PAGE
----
News in Brief
Motorcyclist fails to outwit Oak Bluffs police
A speeding motorcyclist fled from Oak Bluffs police Sunday and then tried to scam officers by claiming that he was not the driver, that his motorcycle had been stolen earlier in the day, Lt. Tim Williamson told The Times yesterday.
According to a police report of the incident, officer Steven Pupek was parked on Sea View Avenue when his radar unit clocked two motorcycles traveling north at 55 miles per hour (MPH) in a 25 mph zone. He stepped out of his cruiser and motioned for the operators to pull over.
Officer Pupek said the driver of a black and gray street bike shook his head in agreement and started to slow down as he passed the police cruiser then sped up and turned down Tuckernuck Avenue. The other motorcyclist proceeded straight along Sea View Avenue and was not apprehended.
Officer Pupek radioed to officer Jeffrey LaBell for assistance and followed the bike that had turned down Tuckernuck. The speeding motorcyclist estimated to be traveling at a speed of 45 mph went through a stop sign at the Naumkeag intersection and at the intersection of Pocasset Avenue and Circuit Avenue and continued onto Masonic Avenue and drove into the backyard of a residence, where the officer could not follow, according to the police report.
Officer Pupek lost sight of the motorcyclist. As officers Pupek and LaBell slowly searched the neighborhood, the search took an unusual twist.
A man wearing a black and white jacket waved down officer LaBell and told him his motorcycle had just been stolen. The man, later identified as Wesley M. Silva, matched the speeding motorcyclist described by officer Pupek, who arrived at the location and recognized the man's clothing.
A neighbor approached the officers and told them he had seen Mr. Silva walk from behind the house next to his. The officers found a black and gray Honda street bike in the backyard with no key in the ignition, warm exhaust pipes, and a helmet.
Mr. Silva said he had been in a friend's car looking for his motorcycle. "Officer LaBell and I believed Silva wasn't being truthful," wrote Officer LaBell in his report. "We observed that Silva had marks consistent with the pressure from recently wearing a helmet on his face. When asked for a license, Silva stated that he didn't have one."
The officers placed Mr. Silva under arrest. During their search of Mr. Silva, the officers found in his pocket a key to the motorcycle Mr. Silva said had been stolen.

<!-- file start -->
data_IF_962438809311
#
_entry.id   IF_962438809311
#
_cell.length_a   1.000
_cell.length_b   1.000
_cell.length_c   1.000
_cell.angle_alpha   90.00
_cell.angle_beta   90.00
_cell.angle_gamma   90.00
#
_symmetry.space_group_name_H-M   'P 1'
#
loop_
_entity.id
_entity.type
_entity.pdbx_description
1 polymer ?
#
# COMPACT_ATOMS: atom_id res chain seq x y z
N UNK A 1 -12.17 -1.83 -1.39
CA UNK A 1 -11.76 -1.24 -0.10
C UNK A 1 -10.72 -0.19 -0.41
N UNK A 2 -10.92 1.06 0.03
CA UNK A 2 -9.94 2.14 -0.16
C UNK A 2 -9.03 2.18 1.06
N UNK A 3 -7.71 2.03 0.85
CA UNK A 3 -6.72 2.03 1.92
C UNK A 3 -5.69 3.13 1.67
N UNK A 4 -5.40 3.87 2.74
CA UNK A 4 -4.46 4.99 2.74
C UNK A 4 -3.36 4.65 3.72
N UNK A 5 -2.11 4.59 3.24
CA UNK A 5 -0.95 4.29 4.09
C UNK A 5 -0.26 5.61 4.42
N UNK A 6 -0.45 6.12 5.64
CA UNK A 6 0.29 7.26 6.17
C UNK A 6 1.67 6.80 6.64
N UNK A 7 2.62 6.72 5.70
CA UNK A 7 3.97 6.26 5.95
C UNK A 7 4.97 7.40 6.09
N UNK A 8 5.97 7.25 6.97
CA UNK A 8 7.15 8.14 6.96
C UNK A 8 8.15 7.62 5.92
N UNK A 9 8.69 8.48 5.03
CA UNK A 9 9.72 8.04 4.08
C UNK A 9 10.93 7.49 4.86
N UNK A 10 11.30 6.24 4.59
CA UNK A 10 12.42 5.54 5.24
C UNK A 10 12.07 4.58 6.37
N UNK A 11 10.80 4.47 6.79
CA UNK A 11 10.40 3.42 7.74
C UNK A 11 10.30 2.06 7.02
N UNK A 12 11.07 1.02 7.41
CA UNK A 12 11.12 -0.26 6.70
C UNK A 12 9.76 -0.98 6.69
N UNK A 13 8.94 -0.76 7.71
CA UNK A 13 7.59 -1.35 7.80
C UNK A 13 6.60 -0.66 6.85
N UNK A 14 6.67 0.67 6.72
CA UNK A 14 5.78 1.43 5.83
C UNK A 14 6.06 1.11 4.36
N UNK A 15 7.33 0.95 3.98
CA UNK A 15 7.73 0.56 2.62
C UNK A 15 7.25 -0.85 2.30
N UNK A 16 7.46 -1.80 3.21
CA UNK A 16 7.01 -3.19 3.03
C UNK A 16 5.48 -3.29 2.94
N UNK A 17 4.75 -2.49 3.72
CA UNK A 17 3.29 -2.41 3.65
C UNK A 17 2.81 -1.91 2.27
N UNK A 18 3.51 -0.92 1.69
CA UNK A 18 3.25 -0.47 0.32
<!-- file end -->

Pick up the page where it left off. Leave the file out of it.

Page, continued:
Mr. Silva, 25, of Colonial Drive, Tisbury, was charged with failure to stop for a police officer, unlicensed operation, trespassing with a motor vehicle, speeding, failure to stop at four stop signs, and operating to endanger.
According to Edgartown District Court records published in The Times, on Aug. 15, 2005 a charge of unlicensed operation of motor vehicle against Mr. Silva was dismissed, and Mr. Silva was ordered to pay $100 court costs and complete eight hours of community service. On Oct. 31, 2005, a charge of unlicensed operation of a motor vehicle was dismissed upon payment of $50 court costs and completion of 12 hours community service.
Edgartown fire destroys work shed, three antique cars
The smell of smoke early Monday led to the discovery of a fire in a barn housing three antique automobiles off Pine Street in Edgartown.
Edgartown Fire chief Peter Shemeth said the call came at 2:49 am. Firefighters, roused from their sleep, responded quickly, but the barn, the former work shed of Milton Jeffers, was already engulfed in flames.
Windy conditions created a hazardous situation, Chief Shemeth said. Oak Bluffs, asked to provide assistance, responded quickly.
"We were dealing with wind, small spot fires, and a large amount of ash," said Mr. Shemeth.
Brian Nelson is the owner of the house. Lenny Donaroma owned the cars, Mr. Shemeth said. The cause is undetermined, and the fire remains under investigation.
Chief Shemeth praised the firefighters from both departments for their professionalism and their response to the early morning call.
New hospital gets its footings
The construction of a new Martha's Vineyard Hospital moved a big step forward Friday. Cement trucks began arriving in the morning as pouring commenced for the footings that will support the three-story $42 million building.